NH Domestic Asset Protection Trust
New Hampshire authorizes the use of domestic asset protection trusts (DAPT) to protect trust assets from the reach of creditors. A DAPT is an irrevocable living trust, meaning that once the trust maker transfers legal title of assets to the trustee, the trust maker cannot get rid of the trust without the consent of the trustee and all of the beneficiaries. The trust maker cannot transfer his beneficial interest in the trust to a third party, until the trustee actually makes a payment from the trust to the trust maker. The trust maker receives payments from the trust principal only when the trustee makes such payments in his sole discretion or pursuant to an objective standard in the trust instrument. The trustee of a DAPT must be a New Hampshire resident or a New Hampshire-based bank or trust company. The trust maker cannot be the trustee of his own DAPT.
NH Shields Against Creditors
With certain exceptions, creditors of the trust maker cannot touch DAPT assets. New Hampshire law states that no lawsuit may be brought to attach DAPT property. The only way that creditors can reach DAPT assets is through the New Hampshire Uniform Fraudulent Transfer Act. If a creditor can prove that an asset transfer to a DAPT was a fraudulent transfer, as defined by the Act, the creditor may attach the DAPT assets, but only to the extent necessary to satisfy the trust maker’s debt, plus costs.
NH Exception Creditors
There are two types of creditors that a trust maker cannot avoid paying through a DAPT. The first are individuals who are owed child support, alimony and spousal support. The second are those who are due civil damages for wrongful death, personal injuries, or property damage caused by the trust maker.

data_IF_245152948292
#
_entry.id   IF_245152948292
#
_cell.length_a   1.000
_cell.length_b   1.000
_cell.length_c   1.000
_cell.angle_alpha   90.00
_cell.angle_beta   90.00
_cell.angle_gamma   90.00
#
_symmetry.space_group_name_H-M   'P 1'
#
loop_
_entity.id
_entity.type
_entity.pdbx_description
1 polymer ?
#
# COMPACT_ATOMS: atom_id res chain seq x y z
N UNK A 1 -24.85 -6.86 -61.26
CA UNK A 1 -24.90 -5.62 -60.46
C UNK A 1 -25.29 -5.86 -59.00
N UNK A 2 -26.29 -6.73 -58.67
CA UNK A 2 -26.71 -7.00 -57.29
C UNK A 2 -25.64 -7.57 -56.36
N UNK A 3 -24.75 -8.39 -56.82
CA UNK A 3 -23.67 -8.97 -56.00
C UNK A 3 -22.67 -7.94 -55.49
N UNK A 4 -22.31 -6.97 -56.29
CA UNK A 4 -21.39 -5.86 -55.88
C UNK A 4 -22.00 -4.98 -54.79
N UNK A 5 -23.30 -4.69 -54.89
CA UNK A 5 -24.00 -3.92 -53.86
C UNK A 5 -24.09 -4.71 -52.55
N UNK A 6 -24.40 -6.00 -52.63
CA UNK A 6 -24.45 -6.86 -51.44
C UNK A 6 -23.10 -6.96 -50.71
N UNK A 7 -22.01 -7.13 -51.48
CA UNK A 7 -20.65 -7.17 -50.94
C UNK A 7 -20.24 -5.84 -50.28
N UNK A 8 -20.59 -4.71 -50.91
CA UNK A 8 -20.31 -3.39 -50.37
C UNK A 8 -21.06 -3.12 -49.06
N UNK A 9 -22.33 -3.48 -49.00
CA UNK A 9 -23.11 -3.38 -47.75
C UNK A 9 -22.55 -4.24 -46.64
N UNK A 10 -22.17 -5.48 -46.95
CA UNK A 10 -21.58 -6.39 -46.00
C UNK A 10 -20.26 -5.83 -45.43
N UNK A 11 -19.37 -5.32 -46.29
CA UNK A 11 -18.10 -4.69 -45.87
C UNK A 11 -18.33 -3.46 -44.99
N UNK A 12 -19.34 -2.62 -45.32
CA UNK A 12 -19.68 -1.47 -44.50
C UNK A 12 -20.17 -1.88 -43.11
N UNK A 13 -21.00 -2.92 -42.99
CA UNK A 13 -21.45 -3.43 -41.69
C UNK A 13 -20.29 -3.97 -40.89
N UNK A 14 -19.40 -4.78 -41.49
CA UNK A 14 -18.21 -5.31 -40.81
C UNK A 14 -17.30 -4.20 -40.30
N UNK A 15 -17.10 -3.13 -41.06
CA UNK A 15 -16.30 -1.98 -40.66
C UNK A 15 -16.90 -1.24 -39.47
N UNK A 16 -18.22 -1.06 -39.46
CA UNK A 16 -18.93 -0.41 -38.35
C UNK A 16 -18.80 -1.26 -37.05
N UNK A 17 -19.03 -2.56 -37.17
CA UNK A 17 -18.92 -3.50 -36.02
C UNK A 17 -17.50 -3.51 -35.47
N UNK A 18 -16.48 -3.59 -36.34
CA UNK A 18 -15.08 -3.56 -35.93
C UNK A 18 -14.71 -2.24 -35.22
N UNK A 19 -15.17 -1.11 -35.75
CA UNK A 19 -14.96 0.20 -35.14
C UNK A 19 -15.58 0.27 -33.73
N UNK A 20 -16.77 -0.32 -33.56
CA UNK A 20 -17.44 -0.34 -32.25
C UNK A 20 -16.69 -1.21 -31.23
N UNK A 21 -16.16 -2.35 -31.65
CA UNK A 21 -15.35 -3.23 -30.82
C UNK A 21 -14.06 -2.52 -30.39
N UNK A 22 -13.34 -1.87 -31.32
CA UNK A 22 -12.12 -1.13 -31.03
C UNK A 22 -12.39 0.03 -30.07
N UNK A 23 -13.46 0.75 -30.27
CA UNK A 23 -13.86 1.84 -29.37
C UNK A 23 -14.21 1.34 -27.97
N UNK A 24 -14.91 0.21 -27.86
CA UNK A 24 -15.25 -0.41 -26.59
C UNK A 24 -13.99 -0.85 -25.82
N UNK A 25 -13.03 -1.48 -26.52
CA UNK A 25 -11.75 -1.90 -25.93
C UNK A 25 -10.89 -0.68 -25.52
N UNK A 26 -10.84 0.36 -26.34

Florida Living Trust
A Florida irrevocable living trust that is analogous to a New Hampshire DAPT does not protect trust assets from the trust maker’s creditors. The same is true with a revocable Florida living trust, which is a trust that may be changed or canceled by the trust maker. Florida living trusts do not shield assets from creditors because Florida legislators have voted that a trust maker should not be allowed to place assets in a trust for his or her own benefit to escape debts owed to creditors. Consequently, with respect to a Florida irrevocable living trust, a creditor may attach the maximum amount that the trustee may distribute back to the trust maker. With respect to a revocable trust, all trust assets are subject to creditor claims, but only if such assets would not be protected by law if the trust maker owned the assets directly instead of the trustee.